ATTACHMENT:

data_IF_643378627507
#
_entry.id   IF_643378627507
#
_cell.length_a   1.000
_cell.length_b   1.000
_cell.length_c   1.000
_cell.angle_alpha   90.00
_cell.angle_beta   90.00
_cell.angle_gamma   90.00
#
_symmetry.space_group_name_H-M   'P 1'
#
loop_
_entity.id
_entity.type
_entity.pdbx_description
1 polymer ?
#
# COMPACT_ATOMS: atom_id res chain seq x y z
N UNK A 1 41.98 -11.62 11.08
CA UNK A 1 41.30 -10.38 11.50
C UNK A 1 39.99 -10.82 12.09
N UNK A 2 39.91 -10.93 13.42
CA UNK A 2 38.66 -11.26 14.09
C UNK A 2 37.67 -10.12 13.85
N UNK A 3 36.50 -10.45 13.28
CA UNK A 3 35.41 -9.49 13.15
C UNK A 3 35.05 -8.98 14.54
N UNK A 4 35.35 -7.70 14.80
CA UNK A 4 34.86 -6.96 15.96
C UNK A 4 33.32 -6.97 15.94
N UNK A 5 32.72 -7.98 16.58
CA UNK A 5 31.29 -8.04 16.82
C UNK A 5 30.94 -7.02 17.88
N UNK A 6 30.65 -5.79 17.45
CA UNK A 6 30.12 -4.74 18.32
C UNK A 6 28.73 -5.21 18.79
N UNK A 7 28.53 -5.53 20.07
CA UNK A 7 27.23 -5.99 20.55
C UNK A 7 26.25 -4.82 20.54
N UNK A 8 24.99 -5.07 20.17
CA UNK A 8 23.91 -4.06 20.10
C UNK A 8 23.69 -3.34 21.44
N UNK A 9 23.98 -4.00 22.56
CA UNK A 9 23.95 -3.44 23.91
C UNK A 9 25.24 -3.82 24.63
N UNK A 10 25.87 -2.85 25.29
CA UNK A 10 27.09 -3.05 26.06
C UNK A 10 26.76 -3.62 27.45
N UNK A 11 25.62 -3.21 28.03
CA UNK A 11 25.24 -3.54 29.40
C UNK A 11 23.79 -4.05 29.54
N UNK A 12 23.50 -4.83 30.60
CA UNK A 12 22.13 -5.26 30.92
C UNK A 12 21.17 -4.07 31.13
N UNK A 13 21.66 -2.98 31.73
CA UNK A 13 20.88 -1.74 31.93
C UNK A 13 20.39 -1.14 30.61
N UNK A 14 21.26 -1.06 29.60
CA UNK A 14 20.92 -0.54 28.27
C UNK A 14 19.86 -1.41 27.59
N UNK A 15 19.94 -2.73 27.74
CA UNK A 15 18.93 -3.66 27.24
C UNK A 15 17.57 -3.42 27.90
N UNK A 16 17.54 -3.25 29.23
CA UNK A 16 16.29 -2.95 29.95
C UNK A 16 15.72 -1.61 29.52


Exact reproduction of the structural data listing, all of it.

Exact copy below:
data_IF_643378627507
#
_entry.id   IF_643378627507
#
_cell.length_a   1.000
_cell.length_b   1.000
_cell.length_c   1.000
_cell.angle_alpha   90.00
_cell.angle_beta   90.00
_cell.angle_gamma   90.00
#
_symmetry.space_group_name_H-M   'P 1'
#
loop_
_entity.id
_entity.type
_entity.pdbx_description
1 polymer ?
#
# COMPACT_ATOMS: atom_id res chain seq x y z
N UNK A 1 41.98 -11.62 11.08
CA UNK A 1 41.30 -10.38 11.50
C UNK A 1 39.99 -10.82 12.09
N UNK A 2 39.91 -10.93 13.42
CA UNK A 2 38.66 -11.26 14.09
C UNK A 2 37.67 -10.12 13.85
N UNK A 3 36.50 -10.45 13.28
CA UNK A 3 35.41 -9.49 13.15
C UNK A 3 35.05 -8.98 14.54
N UNK A 4 35.35 -7.70 14.80
CA UNK A 4 34.86 -6.96 15.96
C UNK A 4 33.32 -6.97 15.94
N UNK A 5 32.72 -7.98 16.58
CA UNK A 5 31.29 -8.04 16.82
C UNK A 5 30.94 -7.02 17.88
N UNK A 6 30.65 -5.79 17.45
CA UNK A 6 30.12 -4.74 18.32
C UNK A 6 28.73 -5.21 18.79
N UNK A 7 28.53 -5.53 20.07
CA UNK A 7 27.23 -5.99 20.55
C UNK A 7 26.25 -4.82 20.54
N UNK A 8 24.99 -5.07 20.17
CA UNK A 8 23.91 -4.06 20.10
C UNK A 8 23.69 -3.34 21.44
N UNK A 9 23.98 -4.00 22.56
CA UNK A 9 23.95 -3.44 23.91
C UNK A 9 25.24 -3.82 24.63
N UNK A 10 25.87 -2.85 25.29
CA UNK A 10 27.09 -3.05 26.06
C UNK A 10 26.76 -3.62 27.45
N UNK A 11 25.62 -3.21 28.03
CA UNK A 11 25.24 -3.54 29.40
C UNK A 11 23.79 -4.05 29.54
N UNK A 12 23.50 -4.83 30.60
CA UNK A 12 22.13 -5.26 30.92
C UNK A 12 21.17 -4.07 31.13
N UNK A 13 21.66 -2.98 31.73
CA UNK A 13 20.88 -1.74 31.93
C UNK A 13 20.39 -1.14 30.61
N UNK A 14 21.26 -1.06 29.60
CA UNK A 14 20.92 -0.54 28.27
C UNK A 14 19.86 -1.41 27.59
N UNK A 15 19.94 -2.73 27.74
CA UNK A 15 18.93 -3.66 27.24
C UNK A 15 17.57 -3.42 27.90
N UNK A 16 17.54 -3.25 29.23
CA UNK A 16 16.29 -2.95 29.95
C UNK A 16 15.72 -1.61 29.52